Team Leader : Nicolas Morand

A brief overview of archaeozoological studies in Alexandria

Archaeozoological studies in Alexandria began in 2001 on the initiative of the CEAlex, and have intensified over the last ten years. The systematic collection of animal remains during the archaeological excavations carried out between 1993 and 2009 led to the creation of one of the largest faunal assemblages in Lower Egypt. François Poplin was the first archaeozoologist to take an interest in this material, working on the use of hard materials of animal origin (bone and ivory) to make objects. Christine Mouchène, as part of her post-graduate diploma, was the first to study food remains from residential and funerary sites dating from the Late Hellenistic Period. These initial studies set in motion a dynamic process of research into the relationship between the Alexandrians and the animal world, which had hitherto been only partially described in textual and iconographic sources.

In the early 2010s, Sébastien Lepetz and Benoît Clavel studied Hellenistic-era sacrificial remains found on a funerary altar and in adjacent hearths in the courtyard of a tomb in the Gabbari necropolis. Their study revealed the sacrifice of pigs, roosters and fish during rituals. In 2016, a research project, as part of a doctoral thesis, was launched, focusing on a long-term analysis of faunal remains – mammals, birds, shells, reptiles and fish – discovered in ancient and medieval residential levels on seven archaeological sites located in the Brucheion district. This thesis was defended in May 2020 and will soon be published.

The faunal material was analysed in its entirety in the Shallalat archaeological storehouse in the centre of Alexandria. This study has opened up many new avenues of research into one of the largest cities in the Mediterranean region.

The issues of archaeozoological research in Alexandria

Meat as food is the primary focus of this research. Questions relating to the supply of meat to a city are central: which animals were destined for consumption? How were they transported to the city and then prepared? To answer these questions, we analyse food waste found, for example, in refuse pits. On the basis of comparative anatomy, each bone (or tooth) is observed to identify its nature and animal species. In this way, a list of taxa can be used to identify the animals consumed. Moreover, an analysis of the marks of butchering and cooking visible on the bones enables us to describe food practices. Trends emerge depending on the historical period and social milieu studied. Pork consumption, for example, was very common in the Hellenistic and Roman Periods, whereas it was rare in the Middle Ages due to Muslim dietary restrictions. The choice of meaty cuts (shoulder and haunch) or meat-poor cuts (vertebrae, extremities of limbs) also vary according to culture and social level. The result is a study of the breeding strategies put in place to meet the demand of an urban centre like Alexandria.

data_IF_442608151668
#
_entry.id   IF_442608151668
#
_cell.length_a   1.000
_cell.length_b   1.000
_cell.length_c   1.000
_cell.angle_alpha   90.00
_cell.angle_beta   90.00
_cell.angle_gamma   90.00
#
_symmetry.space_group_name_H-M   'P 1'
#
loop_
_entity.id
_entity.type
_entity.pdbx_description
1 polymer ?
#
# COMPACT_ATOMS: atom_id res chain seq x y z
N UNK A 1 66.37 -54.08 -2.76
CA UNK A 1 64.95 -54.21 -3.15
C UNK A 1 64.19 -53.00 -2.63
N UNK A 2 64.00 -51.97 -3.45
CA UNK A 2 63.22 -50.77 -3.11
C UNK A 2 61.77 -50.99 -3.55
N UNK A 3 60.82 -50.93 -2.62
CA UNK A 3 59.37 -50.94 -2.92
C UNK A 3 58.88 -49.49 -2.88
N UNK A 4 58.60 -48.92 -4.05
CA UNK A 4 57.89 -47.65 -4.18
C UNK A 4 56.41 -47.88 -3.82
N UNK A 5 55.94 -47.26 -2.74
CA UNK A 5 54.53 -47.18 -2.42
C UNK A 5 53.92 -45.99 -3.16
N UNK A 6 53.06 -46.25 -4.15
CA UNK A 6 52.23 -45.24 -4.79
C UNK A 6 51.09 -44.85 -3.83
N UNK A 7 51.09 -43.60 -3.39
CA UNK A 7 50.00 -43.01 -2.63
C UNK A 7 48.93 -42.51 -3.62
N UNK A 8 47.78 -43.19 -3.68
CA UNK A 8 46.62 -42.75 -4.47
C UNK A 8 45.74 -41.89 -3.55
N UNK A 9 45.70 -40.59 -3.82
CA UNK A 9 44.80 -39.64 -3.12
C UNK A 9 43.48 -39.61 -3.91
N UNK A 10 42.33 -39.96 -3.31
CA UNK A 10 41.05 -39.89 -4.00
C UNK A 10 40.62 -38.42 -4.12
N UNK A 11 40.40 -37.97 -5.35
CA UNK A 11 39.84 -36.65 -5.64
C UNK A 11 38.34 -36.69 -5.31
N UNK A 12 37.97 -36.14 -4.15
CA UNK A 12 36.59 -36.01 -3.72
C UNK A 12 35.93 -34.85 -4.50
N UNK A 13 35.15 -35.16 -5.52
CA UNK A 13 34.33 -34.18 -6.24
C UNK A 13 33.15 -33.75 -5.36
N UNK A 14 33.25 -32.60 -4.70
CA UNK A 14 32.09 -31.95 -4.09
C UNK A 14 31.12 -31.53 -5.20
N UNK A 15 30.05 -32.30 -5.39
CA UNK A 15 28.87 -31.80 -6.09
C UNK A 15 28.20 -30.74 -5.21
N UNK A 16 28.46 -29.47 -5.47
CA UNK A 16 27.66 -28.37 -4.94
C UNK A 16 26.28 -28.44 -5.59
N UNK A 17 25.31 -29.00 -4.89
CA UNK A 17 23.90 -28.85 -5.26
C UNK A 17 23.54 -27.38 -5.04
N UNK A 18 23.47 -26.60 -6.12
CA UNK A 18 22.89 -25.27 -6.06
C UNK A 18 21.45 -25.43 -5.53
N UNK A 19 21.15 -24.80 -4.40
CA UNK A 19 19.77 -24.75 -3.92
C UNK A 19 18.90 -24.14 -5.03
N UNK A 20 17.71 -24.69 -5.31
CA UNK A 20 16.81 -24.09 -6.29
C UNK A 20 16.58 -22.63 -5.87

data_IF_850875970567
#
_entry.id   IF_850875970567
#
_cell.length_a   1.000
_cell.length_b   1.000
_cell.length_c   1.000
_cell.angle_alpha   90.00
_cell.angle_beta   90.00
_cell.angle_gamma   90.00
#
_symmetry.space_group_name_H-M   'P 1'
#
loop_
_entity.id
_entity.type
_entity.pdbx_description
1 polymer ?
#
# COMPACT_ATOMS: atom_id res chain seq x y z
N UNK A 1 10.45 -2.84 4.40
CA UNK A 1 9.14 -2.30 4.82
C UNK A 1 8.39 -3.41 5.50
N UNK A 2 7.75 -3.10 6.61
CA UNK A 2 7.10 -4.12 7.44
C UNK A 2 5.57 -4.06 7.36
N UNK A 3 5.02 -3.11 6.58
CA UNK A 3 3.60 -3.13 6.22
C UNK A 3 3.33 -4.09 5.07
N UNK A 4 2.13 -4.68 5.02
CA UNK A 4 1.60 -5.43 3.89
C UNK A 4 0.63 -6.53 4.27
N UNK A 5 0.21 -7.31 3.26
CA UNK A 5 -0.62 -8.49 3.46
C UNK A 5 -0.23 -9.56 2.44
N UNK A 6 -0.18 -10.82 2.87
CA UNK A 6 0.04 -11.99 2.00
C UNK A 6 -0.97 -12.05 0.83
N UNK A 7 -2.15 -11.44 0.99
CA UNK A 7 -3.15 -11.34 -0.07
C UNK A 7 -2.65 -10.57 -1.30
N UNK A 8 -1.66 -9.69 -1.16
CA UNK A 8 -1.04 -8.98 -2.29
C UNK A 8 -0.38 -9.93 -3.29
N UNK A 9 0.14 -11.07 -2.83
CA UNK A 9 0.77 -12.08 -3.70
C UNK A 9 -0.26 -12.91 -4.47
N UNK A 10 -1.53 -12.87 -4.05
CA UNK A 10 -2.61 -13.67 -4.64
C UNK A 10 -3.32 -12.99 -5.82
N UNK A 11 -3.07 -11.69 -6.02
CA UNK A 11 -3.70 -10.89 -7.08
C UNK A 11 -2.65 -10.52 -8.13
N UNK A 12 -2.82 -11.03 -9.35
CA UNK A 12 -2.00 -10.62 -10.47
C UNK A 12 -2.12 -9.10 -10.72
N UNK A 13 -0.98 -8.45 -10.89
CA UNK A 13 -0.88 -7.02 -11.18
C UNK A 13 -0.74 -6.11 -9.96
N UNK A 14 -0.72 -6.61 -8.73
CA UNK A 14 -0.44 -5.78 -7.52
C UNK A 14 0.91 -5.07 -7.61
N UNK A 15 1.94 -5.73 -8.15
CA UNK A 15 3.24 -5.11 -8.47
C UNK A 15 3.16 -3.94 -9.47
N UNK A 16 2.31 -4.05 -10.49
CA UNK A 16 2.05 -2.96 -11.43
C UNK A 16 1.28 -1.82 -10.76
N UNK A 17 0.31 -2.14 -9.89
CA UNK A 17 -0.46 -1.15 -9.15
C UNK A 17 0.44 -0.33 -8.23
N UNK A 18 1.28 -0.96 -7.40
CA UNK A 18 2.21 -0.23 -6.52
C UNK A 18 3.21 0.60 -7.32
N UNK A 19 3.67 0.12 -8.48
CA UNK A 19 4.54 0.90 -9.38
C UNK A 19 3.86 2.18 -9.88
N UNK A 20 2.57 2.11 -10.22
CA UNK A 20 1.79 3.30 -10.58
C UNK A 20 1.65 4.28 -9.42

The Alexandrians did not only consume farmed animals. Hunting and fishing were also important subsistence strategies. Alexandria’s environment is rich in biodiversity, where hippopotamuses, ostriches, fish and molluscs were caught and fished for consumption. Archaeozoological analysis allows us to measure the importance of these natural resources in the diet of the inhabitants. As a result, the impact of mankind on the environment is also being examined.

The people of antiquity also saw animals as a source of raw materials, elephant ivory being the most famous. But so were the bones of domestic mammals, such cattle, dromedaries and equines (horses and donkeys). Craftsmen used specific bones depending on their needs. The large tubular bones of equines were used to make furniture hinges. Cattle bones, which were very thick, were used to make a variety of decorative elements, including pins and jewellery. Mollusc shells were also exploited for the raw material they could provide: mother-of-pearl. The mother-of-pearl from certain marine and freshwater shells was used to make inlay elements. Large bivalves such as the Indo-Pacific pearl oyster were sometimes used as containers, while small specimens from the Mediterranean Sea – clam, oyster, murex – were used in wall decorations in homes of the Hellenistic Period.

Les coquillages de l'Indo-Pacifique à Alexandrie

The Alexandrians found multiple uses for animal resources. Faunal remains bear witness to this, and their analysis sometimes reveals unsuspected uses. Some practices are similar to those observed in cities of the Greek world, while others are close to those of Pharaonic Egypt, and some are unheard of in the ancient world. Archaeozoological research will be continued as part of a post-doctoral programme supported by the Fyssen Foundation. It offers an opportunity to deepen our knowledge of local history, cultural relations and the organisation of trade networks in the past. And, it will enable us to write another chapter in the history of Alexandria.

Further reading:

S. Lepetz, B. Clavel, « A Hellenistic funerary altar and sacrificial remains in the Necropolis of Alexandria », in M.-D. Nenna, S. Huber, W. Van Andringa (éd.), Constituer la tombe, honorer les défunts en Méditerranée antique, Alexandrie, 2018, p. 117138.

N. Morand, « The exploitation of molluscs and other invertebrates in Alexandria (Egypt) from the Hellenistic period to Late Antiquity: food, usage, and trade », Anthropozoologica 55 (1), 2020, p. 1-20.

N. Morand (à paraître), Les animaux et l’histoire d’Alexandrie antique et médiévale. Étude archéozoologique d’après les fouilles du Centre d’études alexandrines (1993-2009), Études Alexandrines, 2020.